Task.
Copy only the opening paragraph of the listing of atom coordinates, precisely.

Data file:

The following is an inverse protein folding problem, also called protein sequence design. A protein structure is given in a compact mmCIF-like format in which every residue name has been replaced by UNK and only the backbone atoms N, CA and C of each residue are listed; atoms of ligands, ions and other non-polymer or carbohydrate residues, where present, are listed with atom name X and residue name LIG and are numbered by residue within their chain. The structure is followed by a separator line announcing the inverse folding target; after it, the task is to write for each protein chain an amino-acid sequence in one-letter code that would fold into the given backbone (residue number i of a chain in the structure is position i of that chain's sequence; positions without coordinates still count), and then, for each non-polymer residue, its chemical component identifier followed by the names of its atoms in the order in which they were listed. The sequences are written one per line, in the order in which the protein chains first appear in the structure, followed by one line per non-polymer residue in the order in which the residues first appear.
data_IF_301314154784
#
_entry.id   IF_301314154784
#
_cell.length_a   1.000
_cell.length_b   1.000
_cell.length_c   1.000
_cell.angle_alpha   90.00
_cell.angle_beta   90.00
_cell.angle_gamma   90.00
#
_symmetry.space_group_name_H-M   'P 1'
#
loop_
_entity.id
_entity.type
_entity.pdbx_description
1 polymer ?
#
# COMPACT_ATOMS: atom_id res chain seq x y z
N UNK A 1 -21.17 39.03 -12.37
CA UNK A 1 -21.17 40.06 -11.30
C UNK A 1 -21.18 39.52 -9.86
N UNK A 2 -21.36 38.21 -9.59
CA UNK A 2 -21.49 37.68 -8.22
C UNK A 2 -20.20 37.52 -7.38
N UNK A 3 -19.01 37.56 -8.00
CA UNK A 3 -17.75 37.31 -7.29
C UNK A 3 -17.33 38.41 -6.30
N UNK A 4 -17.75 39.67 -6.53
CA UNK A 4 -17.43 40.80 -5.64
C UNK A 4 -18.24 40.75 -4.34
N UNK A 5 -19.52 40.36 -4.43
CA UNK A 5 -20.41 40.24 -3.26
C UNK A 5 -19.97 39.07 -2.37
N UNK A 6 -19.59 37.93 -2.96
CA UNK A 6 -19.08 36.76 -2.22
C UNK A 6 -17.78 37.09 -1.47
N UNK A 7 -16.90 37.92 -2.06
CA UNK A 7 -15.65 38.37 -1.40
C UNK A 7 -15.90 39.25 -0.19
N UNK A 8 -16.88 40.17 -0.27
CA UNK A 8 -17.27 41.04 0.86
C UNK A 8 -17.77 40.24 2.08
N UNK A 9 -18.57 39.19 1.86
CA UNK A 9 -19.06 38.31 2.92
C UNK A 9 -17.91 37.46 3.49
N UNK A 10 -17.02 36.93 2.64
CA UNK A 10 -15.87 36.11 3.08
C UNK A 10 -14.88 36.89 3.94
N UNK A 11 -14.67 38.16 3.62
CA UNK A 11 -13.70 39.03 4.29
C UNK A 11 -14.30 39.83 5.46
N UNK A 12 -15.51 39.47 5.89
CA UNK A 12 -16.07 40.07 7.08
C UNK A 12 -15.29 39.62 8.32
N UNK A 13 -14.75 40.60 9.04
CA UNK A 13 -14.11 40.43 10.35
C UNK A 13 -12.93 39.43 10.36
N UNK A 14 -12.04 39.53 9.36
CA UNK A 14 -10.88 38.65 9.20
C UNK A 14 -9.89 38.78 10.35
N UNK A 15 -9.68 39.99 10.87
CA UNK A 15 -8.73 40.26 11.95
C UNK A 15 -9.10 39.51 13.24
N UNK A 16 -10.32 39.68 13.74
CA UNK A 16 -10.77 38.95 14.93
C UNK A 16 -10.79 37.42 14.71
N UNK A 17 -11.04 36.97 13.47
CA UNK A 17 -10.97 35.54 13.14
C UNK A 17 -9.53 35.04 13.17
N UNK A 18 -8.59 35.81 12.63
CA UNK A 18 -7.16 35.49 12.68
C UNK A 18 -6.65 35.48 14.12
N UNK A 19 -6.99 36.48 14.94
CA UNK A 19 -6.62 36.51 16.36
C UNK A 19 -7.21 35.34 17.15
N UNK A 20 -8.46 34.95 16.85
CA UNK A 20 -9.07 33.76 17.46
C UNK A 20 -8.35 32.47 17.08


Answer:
The following is an inverse protein folding problem, also called protein sequence design. A protein structure is given in a compact mmCIF-like format in which every residue name has been replaced by UNK and only the backbone atoms N, CA and C of each residue are listed; atoms of ligands, ions and other non-polymer or carbohydrate residues, where present, are listed with atom name X and residue name LIG and are numbered by residue within their chain. The structure is followed by a separator line announcing the inverse folding target; after it, the task is to write for each protein chain an amino-acid sequence in one-letter code that would fold into the given backbone (residue number i of a chain in the structure is position i of that chain's sequence; positions without coordinates still count), and then, for each non-polymer residue, its chemical component identifier followed by the names of its atoms in the order in which they were listed. The sequences are written one per line, in the order in which the protein chains first appear in the structure, followed by one line per non-polymer residue in the order in which the residues first appear.